Challenging drugs policy

Lord Norton

I detect that attitudes towards drugs policy are starting to move, both at the international and the national level.  The Home Affairs Committee in the House of Commons announced last year that it was undertaking an inquiry and invited submissions.   It has now started taking evidence and has heard from Sir Richard Branson, who serves on the Global Commission on Drugs Policy, who has suggested that responsibility for drugs policy should be taken from the Home Office and treated instead as a health issue, a view I share.  The responses from the Home Office minister, Baroness Neville-Jones, to my debate last year in the Lords suggested that there was no movement on the part of the Department – something apparent from more recent responses to written questions – leaving it out on a limb, certainly in that debate.  I have no doubt that the Department of Health would be much better placed to adopt a more considered, and evidence-based, approach.

20 comments for “Challenging drugs policy

  1. Dave H
    24/01/2012 at 10:38 pm

    Simple – legalise it all, undercut the pushers with their dodgy stuff of unknown strength, add an automatic doubling or more of the penalty for any offence committed under the influence of a drug (including alcohol) and give employers powers to suspend/fire employees turning up under the influence.

    The message is that people can do what they like to themselves provided they keep it under control and don’t involve others, a bit of personal responsibility. You could use the money saved from having to deal with all the drug-related crime (which ought to go down with no pushers and gang wars) to help those who can’t cope.

    Obviously a fully-working policy would need a bit more than that, but I’d be interested to know if it would work, or whether we’d end up with a stoned generation incapable of doing anything.

    • maude elwes
      25/01/2012 at 12:03 pm

      All this sounds like freedom doesn’t it? Well here are a few warnings on this great idea of legalization changes.

      In the USA, where it is not legalized, but, what legalization is pushing for is, when you apply for work or put in your CV, over there in that wonderful free thinking place across the pond we follow so slavishly, you have to undergo a drugs test. At your expense of course. Form filling and drugs testing is rampant in the US job market.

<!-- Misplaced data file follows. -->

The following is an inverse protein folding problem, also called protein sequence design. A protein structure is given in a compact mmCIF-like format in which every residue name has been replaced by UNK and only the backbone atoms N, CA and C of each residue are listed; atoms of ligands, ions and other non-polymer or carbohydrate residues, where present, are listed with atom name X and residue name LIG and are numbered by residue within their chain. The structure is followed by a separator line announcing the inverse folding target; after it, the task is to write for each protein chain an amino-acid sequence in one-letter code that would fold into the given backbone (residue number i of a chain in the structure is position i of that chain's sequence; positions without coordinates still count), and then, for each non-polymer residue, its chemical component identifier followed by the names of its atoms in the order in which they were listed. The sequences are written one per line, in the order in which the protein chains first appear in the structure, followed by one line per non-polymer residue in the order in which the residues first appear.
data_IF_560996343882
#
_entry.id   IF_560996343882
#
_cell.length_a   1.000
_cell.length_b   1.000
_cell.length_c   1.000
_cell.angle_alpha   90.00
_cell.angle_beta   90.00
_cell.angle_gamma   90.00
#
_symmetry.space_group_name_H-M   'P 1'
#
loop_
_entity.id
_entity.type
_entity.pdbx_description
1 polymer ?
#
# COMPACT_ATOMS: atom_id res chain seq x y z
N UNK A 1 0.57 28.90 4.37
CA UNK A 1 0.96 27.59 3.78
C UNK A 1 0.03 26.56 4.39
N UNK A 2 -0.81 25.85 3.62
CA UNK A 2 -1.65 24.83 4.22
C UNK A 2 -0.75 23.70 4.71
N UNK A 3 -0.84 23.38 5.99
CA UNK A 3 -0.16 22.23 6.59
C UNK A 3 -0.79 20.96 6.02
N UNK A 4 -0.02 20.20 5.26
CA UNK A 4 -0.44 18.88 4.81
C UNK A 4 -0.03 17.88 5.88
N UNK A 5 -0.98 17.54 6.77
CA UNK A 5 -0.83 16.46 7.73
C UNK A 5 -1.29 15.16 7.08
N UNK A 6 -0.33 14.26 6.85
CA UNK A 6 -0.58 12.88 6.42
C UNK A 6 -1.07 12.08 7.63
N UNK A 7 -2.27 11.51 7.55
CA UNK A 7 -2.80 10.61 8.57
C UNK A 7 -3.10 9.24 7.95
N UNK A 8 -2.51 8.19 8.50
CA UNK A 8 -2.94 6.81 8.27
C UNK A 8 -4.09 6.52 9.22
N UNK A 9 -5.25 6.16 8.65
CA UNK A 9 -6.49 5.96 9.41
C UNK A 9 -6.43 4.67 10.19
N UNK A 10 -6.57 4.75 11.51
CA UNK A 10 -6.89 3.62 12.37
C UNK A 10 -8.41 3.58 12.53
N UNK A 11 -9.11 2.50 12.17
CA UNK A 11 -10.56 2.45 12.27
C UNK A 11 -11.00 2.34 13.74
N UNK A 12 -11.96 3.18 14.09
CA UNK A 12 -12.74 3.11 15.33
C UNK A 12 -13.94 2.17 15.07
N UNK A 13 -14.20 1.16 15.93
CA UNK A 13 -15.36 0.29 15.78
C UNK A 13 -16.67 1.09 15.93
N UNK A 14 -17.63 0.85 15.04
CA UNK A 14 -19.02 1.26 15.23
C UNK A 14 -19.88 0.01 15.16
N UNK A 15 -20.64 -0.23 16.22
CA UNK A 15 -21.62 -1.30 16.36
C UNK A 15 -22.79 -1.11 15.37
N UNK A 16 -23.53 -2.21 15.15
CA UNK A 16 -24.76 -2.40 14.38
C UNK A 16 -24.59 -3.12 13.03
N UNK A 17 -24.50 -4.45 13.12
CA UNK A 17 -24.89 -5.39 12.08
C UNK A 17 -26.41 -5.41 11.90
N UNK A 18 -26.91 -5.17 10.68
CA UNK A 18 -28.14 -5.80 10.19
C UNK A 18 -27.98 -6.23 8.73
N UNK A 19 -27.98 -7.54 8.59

That means undergoing blood tests, urine tests and any other tests the boss comes up with for you to prove you are not taking substances considered will disrupt your work day. Some companies there do it on a regular Monday morning basis. This is to catch you out if you are a weekend user.

      The penalty is immediate dismissal. And as often, a report to the local police board of some kind.

      And don’t go away believing this only happens in down beat jobs or fast food chains. It has spread to all kinds of management positions as well, as, in some cases, top management. Some hospitals there run aggressive spot checks on staff, which usually means a colleague or someone who really cannot stand you has alerted a drug use scare on you.

      For the fun of it, some firms in the US send out a form once a month or so asking you to ‘inform’ on your fellow workers on issues such as drug taking, late arrival, not pulling your weight, or anything you feel may be ‘affecting’ the work practice of an individual in your department.

      So I am a sceptical about a change in drug laws and wonder if this will do anything to alleviate the problem we have in the UK on this matter.

      The problem lies more in ‘why’ people take drugs that leave them debilitated to such an extent they can barely function or become dependent, as we see here, including alcohol intake and that is where the research should investigate.

      Where is there a society that doesn’t have a need for drugs the way the UK does? The closer we have followed US policy the more problems we seem to develop in our society. In Europe there is less teenage pregnancy, less single family units, and so on. Why don’t we look into why this is? What is it in the way we are living that is exacerbating the need to escape this way?

      • Croft
        25/01/2012 at 2:24 pm

        “Some hospitals there run aggressive spot checks on staff, ”

        Stopping people, who make potentially life altering decisions, from coming to work under the influence of drugs is clearly in the patients best interests. Much the same protection applies to those driving commercial vehicles, operating machinery or any position where misjudgement has potentially dangerous outcomes.

        Much of what you say is though based on the misconception that it doesn’t happen here. Drugs testing does happen in quite a wide number of occupations and many others have contractual requirements for senior staff to have regular health checks.

        • maude elwes
          25/01/2012 at 4:39 pm


          I didn’t suggest drug testing didn’t happen here, in fact, I wasn’t very clear in my post and I apologize for that. However, it is rampant in the USA. And it is expensive to the people who are desperate for work.

          Of course you are right in your support of drug testing as a requirement in some areas and in a responsible society that should be expected for the reasons you raised.